Nvidia is building a new CPU to power the world's fastest AI supercomputer

Nvidia Grace data center CPU on black background
(Image credit: Nvidia)

Nvidia CEO Jen-Hsun Huang has announced a brand new Arm-based CPU that Nvidia says will power the world's fastest AI supercomputer by 2023, alongside a brand new generation of graphics architecture beyond Ampere.

Leveraging a company that Nvidia is in the process of purchasing, UK-based chip designer Arm, the new Nvidia Grace CPU is set to dramatically increase system and memory bandwidth, according to Huang. That's up to 900GB/s between Grace and Nvidia GPUs, Nvidia says.

It won't find a home in your gaming PC anytime soon—it'll take more than that to dislodge the x86 standard in the desktop PC market—but it will be in use by 2023 in Nvidia's Drive Atlan autonomous vehicle SoC and the Alps supercomputer for the Swiss National Supercomputing Centre.

The Alps supercomputer will be the world's fastest for AI when it's finished in 2023. Alps will also use unspecified quantity of "next-generation Nvidia GPU" to deliver 20 exaflops of AI computing performance. Not bad, not bad. 

That's a pretty spectacular speed, even by AI inference standards. Another of Nvidia's current ventures in AI supercomputers is the Leonardo system being built in Italy. This is set to become the world's fastest AI supercomputer, prior to Alps, using 14,000 Ampere GPUs. It costs roughly €240 million, and is expected to be completed later this year with full operation by 2022. That's capable of 10 exaflops of AI half-precision power, with a little hand from Nvidia's AI enhancements. The fastest AI supercomputer today is said to be Nvidia's 2.8 exaflop Selene.

That's a different metric to raw supercomputer speed, by the way. The fastest supercomputer in the world is Fugaku, which manages over 400 petaflops of performance with the commonly used LINPACK benchmark, and is found at the RIKEN Centre in Japan.

“We are thrilled to announce the Swiss National Supercomputing Center will build a supercomputer powered by Grace and our next-generation GPU,” Huang says during his GTC keynote. You can watch the live announcement and explanation from a cyber Jen-Hsun Huang over in the GTC 2021 keynote replay available here. We're still stuck in Huang's kitchen, but as you will see the Nvidia CEO has a few more tricks up his sleeve for his latest stream (read: I don't think that's his actual kitchen anymore).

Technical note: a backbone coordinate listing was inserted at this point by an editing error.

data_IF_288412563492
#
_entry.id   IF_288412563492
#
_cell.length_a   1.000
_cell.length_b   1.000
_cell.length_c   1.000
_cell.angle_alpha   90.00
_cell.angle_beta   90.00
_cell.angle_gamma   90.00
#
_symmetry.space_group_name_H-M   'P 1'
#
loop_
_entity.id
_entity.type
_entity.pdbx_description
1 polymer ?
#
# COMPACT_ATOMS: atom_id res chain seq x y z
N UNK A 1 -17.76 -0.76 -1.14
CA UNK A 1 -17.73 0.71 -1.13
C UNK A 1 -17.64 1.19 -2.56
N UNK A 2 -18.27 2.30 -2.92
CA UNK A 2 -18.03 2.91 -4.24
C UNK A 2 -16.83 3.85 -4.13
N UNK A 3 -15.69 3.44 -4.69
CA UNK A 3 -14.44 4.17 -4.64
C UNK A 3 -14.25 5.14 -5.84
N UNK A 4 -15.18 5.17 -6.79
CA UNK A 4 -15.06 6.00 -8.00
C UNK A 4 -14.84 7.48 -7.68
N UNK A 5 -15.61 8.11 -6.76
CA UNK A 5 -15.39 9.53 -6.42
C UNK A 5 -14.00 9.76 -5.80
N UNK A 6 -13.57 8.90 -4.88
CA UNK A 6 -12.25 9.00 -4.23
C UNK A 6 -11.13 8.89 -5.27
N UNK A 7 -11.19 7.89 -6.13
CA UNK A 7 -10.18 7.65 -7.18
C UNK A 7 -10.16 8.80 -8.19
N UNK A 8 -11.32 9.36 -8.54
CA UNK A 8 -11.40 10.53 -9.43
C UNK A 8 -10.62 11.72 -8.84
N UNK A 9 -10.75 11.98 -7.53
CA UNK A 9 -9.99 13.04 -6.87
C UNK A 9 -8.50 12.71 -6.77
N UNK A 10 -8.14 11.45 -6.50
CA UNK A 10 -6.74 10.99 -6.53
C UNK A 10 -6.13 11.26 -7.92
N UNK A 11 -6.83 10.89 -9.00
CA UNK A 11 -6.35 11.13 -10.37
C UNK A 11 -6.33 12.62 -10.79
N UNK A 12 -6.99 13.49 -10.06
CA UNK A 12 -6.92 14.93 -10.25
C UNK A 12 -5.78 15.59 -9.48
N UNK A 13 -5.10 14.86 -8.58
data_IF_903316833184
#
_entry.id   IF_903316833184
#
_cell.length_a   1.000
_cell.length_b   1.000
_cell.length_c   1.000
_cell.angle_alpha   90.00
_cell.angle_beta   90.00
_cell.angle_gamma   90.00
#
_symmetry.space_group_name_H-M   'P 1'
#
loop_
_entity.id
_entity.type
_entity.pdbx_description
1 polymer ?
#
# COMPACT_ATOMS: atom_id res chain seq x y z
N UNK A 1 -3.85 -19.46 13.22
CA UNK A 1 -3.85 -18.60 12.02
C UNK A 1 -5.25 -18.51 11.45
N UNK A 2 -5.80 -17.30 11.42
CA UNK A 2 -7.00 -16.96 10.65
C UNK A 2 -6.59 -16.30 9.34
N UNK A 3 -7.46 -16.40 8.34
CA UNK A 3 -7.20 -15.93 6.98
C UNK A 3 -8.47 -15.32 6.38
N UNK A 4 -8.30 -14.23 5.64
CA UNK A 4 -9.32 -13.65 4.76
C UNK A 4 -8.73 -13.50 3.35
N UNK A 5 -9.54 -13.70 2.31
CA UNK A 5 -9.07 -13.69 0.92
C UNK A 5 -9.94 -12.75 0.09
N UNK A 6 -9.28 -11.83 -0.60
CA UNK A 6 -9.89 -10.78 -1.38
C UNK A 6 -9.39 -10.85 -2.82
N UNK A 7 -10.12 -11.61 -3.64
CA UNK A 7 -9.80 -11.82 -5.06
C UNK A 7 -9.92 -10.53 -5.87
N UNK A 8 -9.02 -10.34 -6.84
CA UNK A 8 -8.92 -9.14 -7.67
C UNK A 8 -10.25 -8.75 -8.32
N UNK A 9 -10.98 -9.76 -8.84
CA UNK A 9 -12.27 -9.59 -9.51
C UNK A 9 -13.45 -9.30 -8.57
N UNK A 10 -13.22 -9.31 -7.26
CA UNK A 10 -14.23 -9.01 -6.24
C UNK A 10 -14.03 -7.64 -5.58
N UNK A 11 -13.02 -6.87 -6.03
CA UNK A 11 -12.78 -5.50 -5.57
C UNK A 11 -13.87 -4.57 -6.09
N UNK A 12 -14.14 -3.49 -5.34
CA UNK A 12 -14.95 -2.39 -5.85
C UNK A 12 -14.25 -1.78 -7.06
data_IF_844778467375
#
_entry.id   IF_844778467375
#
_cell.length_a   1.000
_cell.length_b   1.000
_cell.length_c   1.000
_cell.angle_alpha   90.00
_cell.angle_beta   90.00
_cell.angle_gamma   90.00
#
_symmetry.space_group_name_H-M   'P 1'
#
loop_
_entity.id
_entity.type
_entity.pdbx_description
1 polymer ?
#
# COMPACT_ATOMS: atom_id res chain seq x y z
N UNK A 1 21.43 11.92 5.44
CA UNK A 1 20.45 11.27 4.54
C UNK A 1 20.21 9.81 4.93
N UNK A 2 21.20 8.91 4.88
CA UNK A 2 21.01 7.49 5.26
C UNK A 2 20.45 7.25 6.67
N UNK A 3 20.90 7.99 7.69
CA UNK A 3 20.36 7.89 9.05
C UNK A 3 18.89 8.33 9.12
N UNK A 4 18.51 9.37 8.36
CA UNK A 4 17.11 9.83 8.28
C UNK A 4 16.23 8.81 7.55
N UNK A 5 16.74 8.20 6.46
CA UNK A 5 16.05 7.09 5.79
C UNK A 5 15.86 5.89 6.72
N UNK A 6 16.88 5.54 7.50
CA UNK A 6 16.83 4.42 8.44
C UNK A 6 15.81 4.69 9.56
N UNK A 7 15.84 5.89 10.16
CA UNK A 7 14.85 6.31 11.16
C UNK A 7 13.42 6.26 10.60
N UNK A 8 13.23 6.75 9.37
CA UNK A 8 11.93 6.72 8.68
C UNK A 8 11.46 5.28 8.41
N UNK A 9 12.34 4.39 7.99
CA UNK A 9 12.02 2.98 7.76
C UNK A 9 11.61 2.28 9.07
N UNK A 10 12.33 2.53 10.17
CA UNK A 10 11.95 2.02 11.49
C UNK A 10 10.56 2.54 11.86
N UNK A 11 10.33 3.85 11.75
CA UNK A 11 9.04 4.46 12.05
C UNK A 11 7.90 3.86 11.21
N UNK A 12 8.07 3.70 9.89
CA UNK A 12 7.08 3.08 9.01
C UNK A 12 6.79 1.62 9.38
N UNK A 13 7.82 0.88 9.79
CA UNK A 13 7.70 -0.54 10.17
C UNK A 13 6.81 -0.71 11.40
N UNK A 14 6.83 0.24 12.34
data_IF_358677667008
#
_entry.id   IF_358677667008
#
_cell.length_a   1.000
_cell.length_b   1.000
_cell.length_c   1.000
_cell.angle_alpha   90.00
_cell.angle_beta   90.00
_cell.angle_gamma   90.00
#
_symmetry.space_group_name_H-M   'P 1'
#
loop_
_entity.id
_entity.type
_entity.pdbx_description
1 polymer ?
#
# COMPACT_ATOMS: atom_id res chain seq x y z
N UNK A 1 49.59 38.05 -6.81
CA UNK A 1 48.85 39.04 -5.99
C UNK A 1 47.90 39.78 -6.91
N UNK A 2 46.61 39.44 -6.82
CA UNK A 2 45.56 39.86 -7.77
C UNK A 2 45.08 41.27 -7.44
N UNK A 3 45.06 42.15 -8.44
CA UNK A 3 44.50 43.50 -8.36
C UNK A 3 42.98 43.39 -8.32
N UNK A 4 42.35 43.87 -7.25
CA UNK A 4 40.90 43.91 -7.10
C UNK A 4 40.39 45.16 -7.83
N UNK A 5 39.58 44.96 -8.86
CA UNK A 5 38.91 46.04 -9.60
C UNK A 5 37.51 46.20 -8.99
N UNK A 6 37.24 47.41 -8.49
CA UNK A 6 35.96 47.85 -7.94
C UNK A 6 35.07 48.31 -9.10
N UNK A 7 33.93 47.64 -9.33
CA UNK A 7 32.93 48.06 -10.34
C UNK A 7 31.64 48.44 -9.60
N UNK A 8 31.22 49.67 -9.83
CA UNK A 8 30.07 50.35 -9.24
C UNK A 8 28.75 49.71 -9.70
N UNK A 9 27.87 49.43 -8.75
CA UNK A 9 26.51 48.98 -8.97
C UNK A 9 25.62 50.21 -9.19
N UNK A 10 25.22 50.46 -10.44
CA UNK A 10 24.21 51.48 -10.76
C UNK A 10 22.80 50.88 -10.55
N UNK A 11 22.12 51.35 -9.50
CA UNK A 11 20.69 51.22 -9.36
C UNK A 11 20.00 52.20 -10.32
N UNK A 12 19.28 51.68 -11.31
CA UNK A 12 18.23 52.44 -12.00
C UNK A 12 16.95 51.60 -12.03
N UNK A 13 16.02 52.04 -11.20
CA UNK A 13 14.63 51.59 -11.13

There are a few more things for us in the keynote, although more so in regards to the general plan for Nvidia's GPU architectures than anything specifically gaming related.

Nvidia roadmap for Ampere, Grace, and Bluefield

Roadmap for Ampere, Grace, and Nvidia's new datacentre security chip, Bluefield.  (Image credit: Nvidia)

Nvidia plans to continue Ampere, 'Ampere Next' and 'Ampere Next Next', presumably developments on the GPU architecture powering RTX 30-series GPUs today, until 2024. By 2025, Nvidia hopes to have 'Grace Next' ready to roll.

That's a pretty steady roadmap for its datacentre business, but where does that leave us gamers? It has long been rumoured that Hopper would be the name for a future GPU generation from Nvidia, so perhaps we will see that factor in with future architectures. There's certainly a chance to fully realise the tribute to computer scientist Grace Hopper there, now that Nvidia's rolled out the Grace CPU to match.

Jacob Ridley
Senior Hardware Editor

Jacob earned his first byline writing for his own tech blog. From there, he graduated to professionally breaking things as hardware writer at PCGamesN, and would go on to run the team as hardware editor. Since then he's joined PC Gamer's top staff as senior hardware editor, where he spends his days reporting on the latest developments in the technology and gaming industries and testing the newest PC components.